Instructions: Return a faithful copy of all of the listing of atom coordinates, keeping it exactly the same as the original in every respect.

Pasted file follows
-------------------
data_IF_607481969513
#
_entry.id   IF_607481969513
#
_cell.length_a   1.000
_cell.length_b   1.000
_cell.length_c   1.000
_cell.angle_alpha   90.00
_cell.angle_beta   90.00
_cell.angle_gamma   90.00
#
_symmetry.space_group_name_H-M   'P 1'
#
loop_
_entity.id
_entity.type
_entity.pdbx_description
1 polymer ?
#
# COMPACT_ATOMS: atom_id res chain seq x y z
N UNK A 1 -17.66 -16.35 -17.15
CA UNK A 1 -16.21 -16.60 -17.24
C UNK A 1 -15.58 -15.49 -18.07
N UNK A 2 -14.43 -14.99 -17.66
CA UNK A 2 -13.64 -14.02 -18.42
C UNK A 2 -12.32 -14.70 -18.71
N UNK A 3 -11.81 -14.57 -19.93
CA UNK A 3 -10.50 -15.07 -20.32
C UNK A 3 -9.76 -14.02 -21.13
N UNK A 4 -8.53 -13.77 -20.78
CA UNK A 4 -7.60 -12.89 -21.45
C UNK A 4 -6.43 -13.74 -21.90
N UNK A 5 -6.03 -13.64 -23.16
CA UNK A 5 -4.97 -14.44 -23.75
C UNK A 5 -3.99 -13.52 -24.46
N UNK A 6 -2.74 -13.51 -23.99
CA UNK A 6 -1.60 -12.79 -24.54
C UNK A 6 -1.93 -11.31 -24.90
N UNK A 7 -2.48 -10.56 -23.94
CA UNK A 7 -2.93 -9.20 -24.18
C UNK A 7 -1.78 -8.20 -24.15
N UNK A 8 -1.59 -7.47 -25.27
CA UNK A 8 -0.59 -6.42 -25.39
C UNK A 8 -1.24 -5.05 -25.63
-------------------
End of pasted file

data_IF_607481969513
#
_entry.id   IF_607481969513
#
_cell.length_a   1.000
_cell.length_b   1.000
_cell.length_c   1.000
_cell.angle_alpha   90.00
_cell.angle_beta   90.00
_cell.angle_gamma   90.00
#
_symmetry.space_group_name_H-M   'P 1'
#
loop_
_entity.id
_entity.type
_entity.pdbx_description
1 polymer ?
#
# COMPACT_ATOMS: atom_id res chain seq x y z
N UNK A 1 -17.66 -16.35 -17.15
CA UNK A 1 -16.21 -16.60 -17.24
C UNK A 1 -15.58 -15.49 -18.07
N UNK A 2 -14.43 -14.99 -17.66
CA UNK A 2 -13.64 -14.02 -18.42
C UNK A 2 -12.32 -14.70 -18.71
N UNK A 3 -11.81 -14.57 -19.93
CA UNK A 3 -10.50 -15.07 -20.32
C UNK A 3 -9.76 -14.02 -21.13
N UNK A 4 -8.53 -13.77 -20.78
CA UNK A 4 -7.60 -12.89 -21.45
C UNK A 4 -6.43 -13.74 -21.90
N UNK A 5 -6.03 -13.64 -23.16
CA UNK A 5 -4.97 -14.44 -23.75
C UNK A 5 -3.99 -13.52 -24.46
N UNK A 6 -2.74 -13.51 -23.99
CA UNK A 6 -1.60 -12.79 -24.54
C UNK A 6 -1.93 -11.31 -24.90
N UNK A 7 -2.48 -10.56 -23.94
CA UNK A 7 -2.93 -9.20 -24.18
C UNK A 7 -1.78 -8.20 -24.15
N UNK A 8 -1.59 -7.47 -25.27
CA UNK A 8 -0.59 -6.42 -25.39
C UNK A 8 -1.24 -5.05 -25.63